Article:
Front Wheel Bearings
By Ron Bramlett

(from our January 2001 Newsletter) 

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   Believe it or not, many of the questions I field from Mustang owners concern wheel bearings, either directly or indirectly. Yet we see very little in the way of written material on them in the Mustang magazines. So I decided to do an article on them for the Mustangs Plus Newsletter.

    I'll cover front wheel bearings in this issue and rear wheel bearings in the next issue. Yes, I know. Wheel bearings sound boring. But stay with me here! Knowing a few things about wheel bearings can help you with many things, from safety to gas mileage.

   The front wheel bearings used on our classic ‘65 to ‘73 Mustangs, as well as most other American cars of the era, are all of the same design. However, because of model changes and manufactures upgrades, slight differences mean that they are not all interchangeable. Diameters, both inside and outside, are usually the relative differences.

    Each front wheel has two wheel bearings; an inner and an outer. The inner bearing is the larger of the two. Front wheel bearings are of the "cone" variety (we'll talk about this later), consisting of two pieces called a bearing and a loose race. The "loose race", as we call it because it is a separate piece from the actual bearing, is flat on one side and has a tapered face on the other where the roller bearings ride. The loose race presses into the front wheel hub.


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This photo shows the both parts of the "cone" style front wheel bearing and its four components: the loose race, roller bearings, cage, and inner race.


    The brake drum, if you have drum brakes, or the brake rotor, if you have disc brakes, is attached to the hub. The loose race is designed to be a very tight fit and taking care not to damage it during installation is a must. Once it is installed, and you've made sure that it's all the way down in the hub, you're done with the loose race until the next time you change wheel bearings.
   The other part of a front wheel bearing is the actual bearing itself. The bearing is made up of three parts. An internal race, the roller bearings, and a cage. Like the loose race, the internal race has a tapered face and this is where the roller bearings ride.  
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The photo on the right shows the difference in size between the outer bearing, which is the smaller bearing, and the inner bearing, which is the larger.


   The roller bearings are held in place by a window mesh liner called the cage. The cage has three functions, To keep the roller bearings held to the internal race so that they can not fall out during installation, to keep the roller bearings the proper distance from each other during operation and to allow the proper amount of grease to stay in the bearing while it is in operation. Since front wheel bearings are not  sealed bearings, you must pack grease into them, either by hand or by machine, before they can be used.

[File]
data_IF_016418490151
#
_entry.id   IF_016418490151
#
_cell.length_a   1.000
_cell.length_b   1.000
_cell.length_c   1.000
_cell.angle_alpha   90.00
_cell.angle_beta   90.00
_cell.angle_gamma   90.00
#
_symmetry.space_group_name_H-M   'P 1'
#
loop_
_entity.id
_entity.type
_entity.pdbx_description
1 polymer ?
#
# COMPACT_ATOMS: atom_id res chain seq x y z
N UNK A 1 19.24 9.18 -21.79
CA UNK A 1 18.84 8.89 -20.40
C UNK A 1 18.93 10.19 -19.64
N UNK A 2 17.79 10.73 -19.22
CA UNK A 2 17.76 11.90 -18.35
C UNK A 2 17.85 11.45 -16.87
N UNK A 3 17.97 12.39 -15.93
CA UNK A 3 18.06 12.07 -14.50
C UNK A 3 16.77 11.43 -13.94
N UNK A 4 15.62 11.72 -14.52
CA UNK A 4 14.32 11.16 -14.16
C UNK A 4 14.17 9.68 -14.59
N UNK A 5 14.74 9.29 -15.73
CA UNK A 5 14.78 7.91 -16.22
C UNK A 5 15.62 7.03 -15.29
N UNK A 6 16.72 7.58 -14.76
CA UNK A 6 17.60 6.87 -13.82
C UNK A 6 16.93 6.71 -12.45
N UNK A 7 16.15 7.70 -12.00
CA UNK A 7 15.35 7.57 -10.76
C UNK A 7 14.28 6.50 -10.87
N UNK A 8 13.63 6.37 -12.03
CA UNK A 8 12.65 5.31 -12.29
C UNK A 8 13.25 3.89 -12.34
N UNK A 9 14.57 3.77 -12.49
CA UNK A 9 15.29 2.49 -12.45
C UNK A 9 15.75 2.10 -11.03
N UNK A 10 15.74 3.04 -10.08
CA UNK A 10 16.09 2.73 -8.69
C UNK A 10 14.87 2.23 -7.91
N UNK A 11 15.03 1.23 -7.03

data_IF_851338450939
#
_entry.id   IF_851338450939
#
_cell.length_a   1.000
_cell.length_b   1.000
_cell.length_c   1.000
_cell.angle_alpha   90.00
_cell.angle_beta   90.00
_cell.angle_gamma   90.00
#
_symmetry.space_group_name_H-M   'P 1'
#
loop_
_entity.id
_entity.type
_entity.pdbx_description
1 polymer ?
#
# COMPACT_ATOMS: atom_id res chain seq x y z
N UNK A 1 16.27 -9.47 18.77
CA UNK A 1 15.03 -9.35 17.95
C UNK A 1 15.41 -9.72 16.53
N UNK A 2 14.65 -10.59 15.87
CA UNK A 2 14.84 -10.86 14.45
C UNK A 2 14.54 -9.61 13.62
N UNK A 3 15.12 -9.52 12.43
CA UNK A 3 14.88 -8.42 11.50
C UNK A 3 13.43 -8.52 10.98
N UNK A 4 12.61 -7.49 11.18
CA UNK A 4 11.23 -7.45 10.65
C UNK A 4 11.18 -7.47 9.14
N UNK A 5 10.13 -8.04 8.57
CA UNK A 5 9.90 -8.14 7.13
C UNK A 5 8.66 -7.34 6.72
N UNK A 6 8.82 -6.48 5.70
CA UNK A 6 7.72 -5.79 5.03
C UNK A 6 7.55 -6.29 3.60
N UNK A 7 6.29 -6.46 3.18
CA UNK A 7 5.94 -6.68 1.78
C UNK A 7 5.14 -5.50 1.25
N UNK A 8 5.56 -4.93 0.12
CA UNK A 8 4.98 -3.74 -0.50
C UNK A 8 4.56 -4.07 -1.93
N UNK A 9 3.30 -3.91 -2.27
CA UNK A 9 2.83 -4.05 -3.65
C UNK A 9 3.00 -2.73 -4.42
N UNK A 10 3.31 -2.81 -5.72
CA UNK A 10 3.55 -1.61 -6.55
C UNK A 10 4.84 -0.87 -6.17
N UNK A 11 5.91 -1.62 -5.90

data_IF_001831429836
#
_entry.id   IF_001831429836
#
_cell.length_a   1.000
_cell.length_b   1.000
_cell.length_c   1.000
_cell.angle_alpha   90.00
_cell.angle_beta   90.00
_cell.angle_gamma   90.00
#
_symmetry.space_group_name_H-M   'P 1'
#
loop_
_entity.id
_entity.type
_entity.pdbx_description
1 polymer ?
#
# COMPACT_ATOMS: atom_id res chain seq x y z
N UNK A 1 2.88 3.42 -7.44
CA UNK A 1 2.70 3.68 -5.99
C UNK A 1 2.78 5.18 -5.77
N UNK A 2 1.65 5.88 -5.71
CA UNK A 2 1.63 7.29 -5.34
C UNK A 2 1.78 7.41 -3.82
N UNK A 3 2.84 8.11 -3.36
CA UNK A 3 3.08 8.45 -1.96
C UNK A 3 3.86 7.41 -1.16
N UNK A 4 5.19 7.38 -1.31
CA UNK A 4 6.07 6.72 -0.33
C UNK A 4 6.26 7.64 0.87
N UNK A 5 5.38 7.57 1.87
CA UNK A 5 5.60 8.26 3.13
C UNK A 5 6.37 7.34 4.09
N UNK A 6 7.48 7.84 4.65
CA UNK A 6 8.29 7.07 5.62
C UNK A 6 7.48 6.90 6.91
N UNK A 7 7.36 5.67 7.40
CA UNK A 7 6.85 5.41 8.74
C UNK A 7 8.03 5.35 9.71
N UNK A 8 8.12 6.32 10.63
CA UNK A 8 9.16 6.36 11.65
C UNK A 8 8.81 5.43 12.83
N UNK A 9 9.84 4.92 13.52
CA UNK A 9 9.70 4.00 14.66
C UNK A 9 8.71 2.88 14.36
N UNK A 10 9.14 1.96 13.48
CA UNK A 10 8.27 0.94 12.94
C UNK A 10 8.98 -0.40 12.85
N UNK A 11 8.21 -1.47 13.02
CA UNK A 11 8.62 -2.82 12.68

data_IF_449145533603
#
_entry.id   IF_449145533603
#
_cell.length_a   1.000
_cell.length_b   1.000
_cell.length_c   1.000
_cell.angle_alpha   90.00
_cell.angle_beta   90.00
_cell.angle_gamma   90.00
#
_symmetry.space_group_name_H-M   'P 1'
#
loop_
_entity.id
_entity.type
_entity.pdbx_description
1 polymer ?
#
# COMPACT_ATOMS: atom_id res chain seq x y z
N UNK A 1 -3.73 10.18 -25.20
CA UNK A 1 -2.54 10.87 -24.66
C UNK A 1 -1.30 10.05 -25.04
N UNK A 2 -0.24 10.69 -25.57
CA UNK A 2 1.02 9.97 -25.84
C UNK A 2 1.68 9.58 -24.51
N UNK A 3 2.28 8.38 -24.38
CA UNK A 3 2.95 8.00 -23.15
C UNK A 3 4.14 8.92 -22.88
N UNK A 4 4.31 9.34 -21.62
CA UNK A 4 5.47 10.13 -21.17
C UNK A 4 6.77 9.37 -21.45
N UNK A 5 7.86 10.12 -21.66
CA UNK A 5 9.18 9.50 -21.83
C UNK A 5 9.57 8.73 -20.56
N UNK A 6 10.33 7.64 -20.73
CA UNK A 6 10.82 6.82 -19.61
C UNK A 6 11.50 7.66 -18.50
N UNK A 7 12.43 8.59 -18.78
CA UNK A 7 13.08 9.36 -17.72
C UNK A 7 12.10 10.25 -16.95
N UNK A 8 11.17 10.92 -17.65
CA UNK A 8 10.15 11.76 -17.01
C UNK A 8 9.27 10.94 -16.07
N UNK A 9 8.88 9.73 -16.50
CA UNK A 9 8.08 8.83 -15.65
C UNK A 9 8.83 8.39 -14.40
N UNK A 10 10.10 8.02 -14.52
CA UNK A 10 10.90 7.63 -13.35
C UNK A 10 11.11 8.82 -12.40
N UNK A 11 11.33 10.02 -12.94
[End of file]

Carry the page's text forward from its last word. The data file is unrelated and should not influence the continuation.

Now that we know a little about front wheel bearings, let's see how they impact the way our Mustangs drive and stop!

frtbr03.gif (50652 bytes)    As I stated earlier, many of our handling and braking questions end up being answered by front wheel bearing problems. These problems usually occur after new front wheel bearings have been installed.

    There are two reasons for this. The loose race was not seated all the way into the bottom of the hub or the wheel bearings were not tightened properly when they were installed. Remember I said that the faces of the bearing races were tapered? Because of this taper, the front wheel bearings must be "loaded" when the brake drum or rotor is installed. Loaded simply means that the nut, which holds the brake drum or rotor to the spindle, is tightened the proper amount. The tighter the nut is, the more inward force is put on the bearings. Too much force is bad. Too little force is also bad. The trick is to get to the middle ground. Front wheel bearings being too tight or too loose impacts the driving and braking of your Mustang as well as wheel bearing life.

        If your front wheel bearings are overtightened, the bearings have to run under too much pressure. This results in friction which causes heat, and lots of it! Heat leads to premature bearing wear and early failure. It heats the grease up to the point where it can actually run out of the bearing. If left undetected, the heat can damage not only the wheel bearing, but the spindle and the hub, too. Also, since the tire and wheel is harder to turn, gas milage can be reduced. It's like having the front brakes slightly on all the time. If one side is too tight and one side is too loose, the car will pull to the tight side during normal driving and braking.

    To check to see if your front wheel bearings are too tight, jack the car up and, with the tire off the ground, grab the tire and spin it. It should make a couple of revolutions before stopping. You should also hear the brake drag slightly on the drum or rotor. If it doesn't make one full revolution, make sure the brake isn't too tight. If it's not the brake, it's time to take it apart and check the wheel bearings. After disassembly and cleaning, if the bearing, spindle, or hub have a blue tint to them, they have been overheated. The deeper the blue tint, the more heat the part has seen.

    Any wheel bearing showing signs of being overheated should be replaced. You've already got it apart and wheel bearings are cheap. In the case of an overheated spindle or hub, you should have them checked by a reliable shop who does front end and brake work as they may not be safe to use again.

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